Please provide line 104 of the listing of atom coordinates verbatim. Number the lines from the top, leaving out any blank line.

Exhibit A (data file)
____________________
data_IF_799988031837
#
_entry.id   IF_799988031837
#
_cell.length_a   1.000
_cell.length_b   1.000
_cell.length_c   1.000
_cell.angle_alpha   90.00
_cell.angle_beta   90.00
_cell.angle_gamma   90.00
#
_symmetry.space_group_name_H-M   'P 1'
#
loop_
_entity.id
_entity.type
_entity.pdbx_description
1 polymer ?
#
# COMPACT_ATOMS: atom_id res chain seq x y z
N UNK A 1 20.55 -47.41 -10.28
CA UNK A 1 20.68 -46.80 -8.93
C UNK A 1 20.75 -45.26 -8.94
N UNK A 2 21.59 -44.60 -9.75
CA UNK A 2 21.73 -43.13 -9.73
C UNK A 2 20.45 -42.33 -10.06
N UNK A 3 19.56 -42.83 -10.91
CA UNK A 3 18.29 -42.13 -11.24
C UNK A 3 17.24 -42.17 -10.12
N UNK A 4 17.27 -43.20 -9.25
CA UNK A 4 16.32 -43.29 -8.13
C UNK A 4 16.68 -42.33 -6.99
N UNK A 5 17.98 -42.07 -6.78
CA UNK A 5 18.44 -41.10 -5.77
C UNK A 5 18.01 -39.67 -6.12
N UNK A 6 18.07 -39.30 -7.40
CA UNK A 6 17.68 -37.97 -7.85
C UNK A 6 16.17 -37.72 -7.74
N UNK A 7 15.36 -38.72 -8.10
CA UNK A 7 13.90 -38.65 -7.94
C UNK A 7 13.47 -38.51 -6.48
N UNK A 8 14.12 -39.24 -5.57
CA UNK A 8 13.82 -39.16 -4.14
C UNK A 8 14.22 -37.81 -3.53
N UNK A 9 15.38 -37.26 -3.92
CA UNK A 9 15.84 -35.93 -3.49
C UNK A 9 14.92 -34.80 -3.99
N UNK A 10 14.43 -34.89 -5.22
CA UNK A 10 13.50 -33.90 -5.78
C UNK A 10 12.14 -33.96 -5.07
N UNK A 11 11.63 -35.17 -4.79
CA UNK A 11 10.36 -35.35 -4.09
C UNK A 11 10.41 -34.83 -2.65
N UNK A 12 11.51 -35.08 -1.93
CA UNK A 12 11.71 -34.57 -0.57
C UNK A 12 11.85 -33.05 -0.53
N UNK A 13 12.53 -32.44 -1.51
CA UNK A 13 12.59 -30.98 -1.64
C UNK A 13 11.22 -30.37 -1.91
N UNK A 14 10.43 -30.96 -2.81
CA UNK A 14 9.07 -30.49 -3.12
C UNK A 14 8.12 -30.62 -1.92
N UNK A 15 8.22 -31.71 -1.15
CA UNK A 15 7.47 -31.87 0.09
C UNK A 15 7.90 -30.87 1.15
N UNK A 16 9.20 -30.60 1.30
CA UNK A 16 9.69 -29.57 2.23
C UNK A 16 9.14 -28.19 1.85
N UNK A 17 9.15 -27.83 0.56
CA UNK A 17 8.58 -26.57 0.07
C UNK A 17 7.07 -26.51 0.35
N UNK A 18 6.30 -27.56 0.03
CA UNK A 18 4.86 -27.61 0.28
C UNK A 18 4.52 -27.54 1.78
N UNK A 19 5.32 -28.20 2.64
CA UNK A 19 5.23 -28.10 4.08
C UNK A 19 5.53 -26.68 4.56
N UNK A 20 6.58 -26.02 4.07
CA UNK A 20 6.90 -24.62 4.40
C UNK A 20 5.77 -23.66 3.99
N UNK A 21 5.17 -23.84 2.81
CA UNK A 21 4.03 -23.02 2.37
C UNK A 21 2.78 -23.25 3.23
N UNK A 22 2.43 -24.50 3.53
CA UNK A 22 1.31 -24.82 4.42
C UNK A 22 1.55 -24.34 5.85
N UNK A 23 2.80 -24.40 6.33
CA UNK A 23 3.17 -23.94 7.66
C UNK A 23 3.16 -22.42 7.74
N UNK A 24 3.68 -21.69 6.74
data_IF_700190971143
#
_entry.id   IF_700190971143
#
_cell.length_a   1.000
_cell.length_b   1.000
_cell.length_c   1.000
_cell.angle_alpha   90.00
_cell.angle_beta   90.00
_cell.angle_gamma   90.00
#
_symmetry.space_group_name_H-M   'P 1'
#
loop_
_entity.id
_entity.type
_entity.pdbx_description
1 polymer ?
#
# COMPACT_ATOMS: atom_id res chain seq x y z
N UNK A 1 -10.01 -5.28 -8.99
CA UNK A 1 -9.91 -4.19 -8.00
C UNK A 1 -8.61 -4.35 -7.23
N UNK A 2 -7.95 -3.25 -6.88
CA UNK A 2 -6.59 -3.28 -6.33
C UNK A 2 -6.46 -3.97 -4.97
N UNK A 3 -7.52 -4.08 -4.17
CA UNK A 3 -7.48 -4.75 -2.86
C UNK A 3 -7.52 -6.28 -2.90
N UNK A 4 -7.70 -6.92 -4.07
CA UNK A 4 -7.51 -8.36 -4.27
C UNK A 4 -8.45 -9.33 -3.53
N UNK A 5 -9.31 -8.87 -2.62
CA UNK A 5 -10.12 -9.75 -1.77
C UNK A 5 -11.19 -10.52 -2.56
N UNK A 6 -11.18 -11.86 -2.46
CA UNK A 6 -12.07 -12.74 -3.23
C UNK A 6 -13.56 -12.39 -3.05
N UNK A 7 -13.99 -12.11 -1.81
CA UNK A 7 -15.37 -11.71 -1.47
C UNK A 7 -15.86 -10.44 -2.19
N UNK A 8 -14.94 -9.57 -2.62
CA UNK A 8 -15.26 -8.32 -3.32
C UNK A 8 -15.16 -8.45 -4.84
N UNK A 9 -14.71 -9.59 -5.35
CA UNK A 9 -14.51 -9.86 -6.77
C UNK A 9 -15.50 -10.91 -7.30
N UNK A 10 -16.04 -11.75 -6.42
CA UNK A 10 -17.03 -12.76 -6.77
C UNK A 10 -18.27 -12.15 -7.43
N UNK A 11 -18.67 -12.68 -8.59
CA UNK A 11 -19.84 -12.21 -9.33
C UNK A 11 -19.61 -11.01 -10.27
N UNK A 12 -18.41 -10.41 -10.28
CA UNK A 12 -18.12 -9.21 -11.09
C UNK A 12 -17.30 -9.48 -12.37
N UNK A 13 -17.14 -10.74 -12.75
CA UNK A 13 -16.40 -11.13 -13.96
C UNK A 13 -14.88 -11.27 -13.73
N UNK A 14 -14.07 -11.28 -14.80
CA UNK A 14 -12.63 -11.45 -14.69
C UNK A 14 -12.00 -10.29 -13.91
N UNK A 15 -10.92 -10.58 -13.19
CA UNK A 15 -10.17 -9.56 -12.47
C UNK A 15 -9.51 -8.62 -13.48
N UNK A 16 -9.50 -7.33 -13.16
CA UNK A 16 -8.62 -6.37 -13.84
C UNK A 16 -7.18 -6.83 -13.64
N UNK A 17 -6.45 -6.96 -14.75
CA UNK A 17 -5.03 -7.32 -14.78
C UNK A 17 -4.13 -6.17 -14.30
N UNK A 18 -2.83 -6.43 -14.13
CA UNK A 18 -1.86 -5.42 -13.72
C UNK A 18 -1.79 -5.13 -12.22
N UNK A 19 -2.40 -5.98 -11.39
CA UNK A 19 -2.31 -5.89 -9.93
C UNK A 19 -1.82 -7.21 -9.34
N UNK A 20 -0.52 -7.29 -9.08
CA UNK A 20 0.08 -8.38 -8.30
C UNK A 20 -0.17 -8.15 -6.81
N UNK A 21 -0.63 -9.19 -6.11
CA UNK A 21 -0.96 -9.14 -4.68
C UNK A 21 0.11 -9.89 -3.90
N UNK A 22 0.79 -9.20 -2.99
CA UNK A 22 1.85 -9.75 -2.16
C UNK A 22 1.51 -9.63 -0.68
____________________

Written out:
loop_